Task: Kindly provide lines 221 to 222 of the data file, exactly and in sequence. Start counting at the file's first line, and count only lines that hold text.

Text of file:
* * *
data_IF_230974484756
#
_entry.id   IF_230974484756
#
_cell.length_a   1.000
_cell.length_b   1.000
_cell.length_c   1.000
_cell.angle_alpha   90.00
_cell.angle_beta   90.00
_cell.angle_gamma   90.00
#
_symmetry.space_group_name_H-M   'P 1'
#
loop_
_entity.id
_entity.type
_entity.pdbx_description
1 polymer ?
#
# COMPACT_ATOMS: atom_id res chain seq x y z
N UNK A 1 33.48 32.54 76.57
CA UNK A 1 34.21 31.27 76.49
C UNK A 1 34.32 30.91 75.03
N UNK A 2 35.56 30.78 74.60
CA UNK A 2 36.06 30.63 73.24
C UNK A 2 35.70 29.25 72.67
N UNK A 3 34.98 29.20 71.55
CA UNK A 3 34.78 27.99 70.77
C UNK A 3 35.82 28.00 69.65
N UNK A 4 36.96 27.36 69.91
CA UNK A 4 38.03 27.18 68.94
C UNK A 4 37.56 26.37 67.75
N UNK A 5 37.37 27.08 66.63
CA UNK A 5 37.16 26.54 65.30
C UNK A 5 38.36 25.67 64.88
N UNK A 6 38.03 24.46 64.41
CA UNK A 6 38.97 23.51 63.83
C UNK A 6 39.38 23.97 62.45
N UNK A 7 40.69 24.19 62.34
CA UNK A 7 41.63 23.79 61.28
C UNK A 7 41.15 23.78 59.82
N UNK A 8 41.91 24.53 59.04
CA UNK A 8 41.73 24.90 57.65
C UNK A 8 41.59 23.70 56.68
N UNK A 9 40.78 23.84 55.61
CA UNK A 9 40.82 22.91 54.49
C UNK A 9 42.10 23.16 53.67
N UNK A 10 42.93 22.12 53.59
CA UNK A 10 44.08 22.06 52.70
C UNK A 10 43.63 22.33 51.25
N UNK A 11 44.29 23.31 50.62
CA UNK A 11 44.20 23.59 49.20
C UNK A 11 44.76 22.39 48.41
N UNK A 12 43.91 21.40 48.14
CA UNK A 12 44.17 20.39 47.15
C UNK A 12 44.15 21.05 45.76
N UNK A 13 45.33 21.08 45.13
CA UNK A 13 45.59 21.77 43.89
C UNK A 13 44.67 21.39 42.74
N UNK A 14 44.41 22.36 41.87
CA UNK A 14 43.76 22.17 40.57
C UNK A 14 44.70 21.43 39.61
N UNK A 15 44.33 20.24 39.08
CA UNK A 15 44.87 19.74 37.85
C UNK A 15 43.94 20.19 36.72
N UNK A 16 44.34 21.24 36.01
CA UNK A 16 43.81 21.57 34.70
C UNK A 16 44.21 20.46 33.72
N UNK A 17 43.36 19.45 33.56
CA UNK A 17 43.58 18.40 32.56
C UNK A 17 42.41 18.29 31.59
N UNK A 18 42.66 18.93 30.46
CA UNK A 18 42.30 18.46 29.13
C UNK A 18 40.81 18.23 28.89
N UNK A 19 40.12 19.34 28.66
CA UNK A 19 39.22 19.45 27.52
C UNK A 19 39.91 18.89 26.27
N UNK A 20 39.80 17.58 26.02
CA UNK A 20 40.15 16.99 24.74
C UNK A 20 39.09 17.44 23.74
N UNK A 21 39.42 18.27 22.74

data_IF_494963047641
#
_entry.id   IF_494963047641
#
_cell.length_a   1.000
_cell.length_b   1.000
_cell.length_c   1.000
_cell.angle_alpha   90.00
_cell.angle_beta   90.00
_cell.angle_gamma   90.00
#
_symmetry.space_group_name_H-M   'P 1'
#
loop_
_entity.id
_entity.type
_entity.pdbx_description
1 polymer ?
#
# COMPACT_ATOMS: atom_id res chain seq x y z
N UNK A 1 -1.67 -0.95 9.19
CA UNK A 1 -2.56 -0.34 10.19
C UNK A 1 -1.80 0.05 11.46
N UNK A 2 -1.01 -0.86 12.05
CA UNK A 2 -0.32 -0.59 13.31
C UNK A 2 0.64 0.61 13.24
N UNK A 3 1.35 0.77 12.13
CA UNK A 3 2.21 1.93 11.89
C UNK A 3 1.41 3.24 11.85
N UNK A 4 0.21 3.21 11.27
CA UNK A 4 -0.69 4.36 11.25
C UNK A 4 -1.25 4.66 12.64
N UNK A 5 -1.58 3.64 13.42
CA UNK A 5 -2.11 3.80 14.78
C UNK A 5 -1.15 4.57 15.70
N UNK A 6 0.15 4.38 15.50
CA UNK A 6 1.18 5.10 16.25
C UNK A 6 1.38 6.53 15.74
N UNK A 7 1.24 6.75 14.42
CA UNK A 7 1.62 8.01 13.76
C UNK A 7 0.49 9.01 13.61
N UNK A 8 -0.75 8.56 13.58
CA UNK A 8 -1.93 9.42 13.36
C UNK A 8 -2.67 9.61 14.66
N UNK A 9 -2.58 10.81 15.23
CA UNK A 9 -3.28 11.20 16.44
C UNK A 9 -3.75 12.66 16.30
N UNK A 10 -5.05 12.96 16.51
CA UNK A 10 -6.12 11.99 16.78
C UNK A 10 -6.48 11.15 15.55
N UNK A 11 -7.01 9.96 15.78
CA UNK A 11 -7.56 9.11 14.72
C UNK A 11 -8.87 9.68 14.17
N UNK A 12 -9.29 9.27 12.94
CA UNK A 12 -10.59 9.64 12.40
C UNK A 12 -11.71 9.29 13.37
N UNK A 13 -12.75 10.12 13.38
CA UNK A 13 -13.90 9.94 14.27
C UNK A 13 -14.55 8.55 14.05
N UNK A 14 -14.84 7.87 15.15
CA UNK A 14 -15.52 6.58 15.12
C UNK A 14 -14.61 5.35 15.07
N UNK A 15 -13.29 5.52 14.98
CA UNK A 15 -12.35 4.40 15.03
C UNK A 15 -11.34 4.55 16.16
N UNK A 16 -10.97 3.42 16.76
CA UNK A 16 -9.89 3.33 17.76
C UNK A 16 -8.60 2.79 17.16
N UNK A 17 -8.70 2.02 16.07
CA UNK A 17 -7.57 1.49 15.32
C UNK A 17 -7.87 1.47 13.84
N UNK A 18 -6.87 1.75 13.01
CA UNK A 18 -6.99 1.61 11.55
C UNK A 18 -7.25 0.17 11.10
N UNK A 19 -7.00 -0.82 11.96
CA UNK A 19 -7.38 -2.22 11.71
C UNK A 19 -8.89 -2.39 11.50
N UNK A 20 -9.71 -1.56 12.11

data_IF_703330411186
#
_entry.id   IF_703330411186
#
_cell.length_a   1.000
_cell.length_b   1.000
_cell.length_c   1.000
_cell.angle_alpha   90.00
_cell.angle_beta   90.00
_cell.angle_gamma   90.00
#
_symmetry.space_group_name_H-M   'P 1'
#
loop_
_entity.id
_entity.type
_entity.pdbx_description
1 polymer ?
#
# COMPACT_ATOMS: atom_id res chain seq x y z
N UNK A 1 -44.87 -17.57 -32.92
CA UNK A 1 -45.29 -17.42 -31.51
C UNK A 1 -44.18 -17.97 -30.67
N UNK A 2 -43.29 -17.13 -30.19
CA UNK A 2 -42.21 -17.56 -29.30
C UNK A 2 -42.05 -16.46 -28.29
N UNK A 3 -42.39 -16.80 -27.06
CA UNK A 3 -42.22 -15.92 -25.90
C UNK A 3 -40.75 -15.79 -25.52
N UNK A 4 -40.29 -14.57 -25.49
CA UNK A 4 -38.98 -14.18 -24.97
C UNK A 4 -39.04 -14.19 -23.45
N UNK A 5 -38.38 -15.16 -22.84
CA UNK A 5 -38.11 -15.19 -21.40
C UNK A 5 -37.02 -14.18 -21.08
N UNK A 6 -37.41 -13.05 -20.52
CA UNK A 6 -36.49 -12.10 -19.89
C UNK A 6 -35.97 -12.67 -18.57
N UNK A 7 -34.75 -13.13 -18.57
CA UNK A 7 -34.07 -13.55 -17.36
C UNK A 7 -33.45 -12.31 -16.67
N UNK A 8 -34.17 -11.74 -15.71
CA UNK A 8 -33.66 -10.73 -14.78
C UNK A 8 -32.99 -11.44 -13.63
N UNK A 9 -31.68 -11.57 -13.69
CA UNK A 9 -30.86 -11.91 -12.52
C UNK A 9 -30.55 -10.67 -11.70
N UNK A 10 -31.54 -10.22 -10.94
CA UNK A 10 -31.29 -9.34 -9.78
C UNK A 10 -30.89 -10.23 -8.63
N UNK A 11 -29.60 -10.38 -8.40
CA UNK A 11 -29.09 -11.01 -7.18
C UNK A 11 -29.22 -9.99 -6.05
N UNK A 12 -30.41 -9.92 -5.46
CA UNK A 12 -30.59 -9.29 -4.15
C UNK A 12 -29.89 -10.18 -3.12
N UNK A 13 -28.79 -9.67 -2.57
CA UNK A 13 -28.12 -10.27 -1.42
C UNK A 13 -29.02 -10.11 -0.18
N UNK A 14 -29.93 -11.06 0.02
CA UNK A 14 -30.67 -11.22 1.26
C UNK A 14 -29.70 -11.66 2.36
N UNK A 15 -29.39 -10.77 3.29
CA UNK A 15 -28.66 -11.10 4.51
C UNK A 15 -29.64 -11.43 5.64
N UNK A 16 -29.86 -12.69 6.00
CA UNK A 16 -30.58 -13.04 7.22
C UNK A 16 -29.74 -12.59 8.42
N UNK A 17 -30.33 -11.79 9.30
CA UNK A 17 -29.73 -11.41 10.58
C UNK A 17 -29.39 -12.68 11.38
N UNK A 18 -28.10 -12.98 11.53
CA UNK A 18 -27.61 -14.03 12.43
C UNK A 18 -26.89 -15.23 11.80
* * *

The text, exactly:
C UNK A 14 -29.70 -11.66 2.36
N UNK A 15 -29.39 -10.77 3.29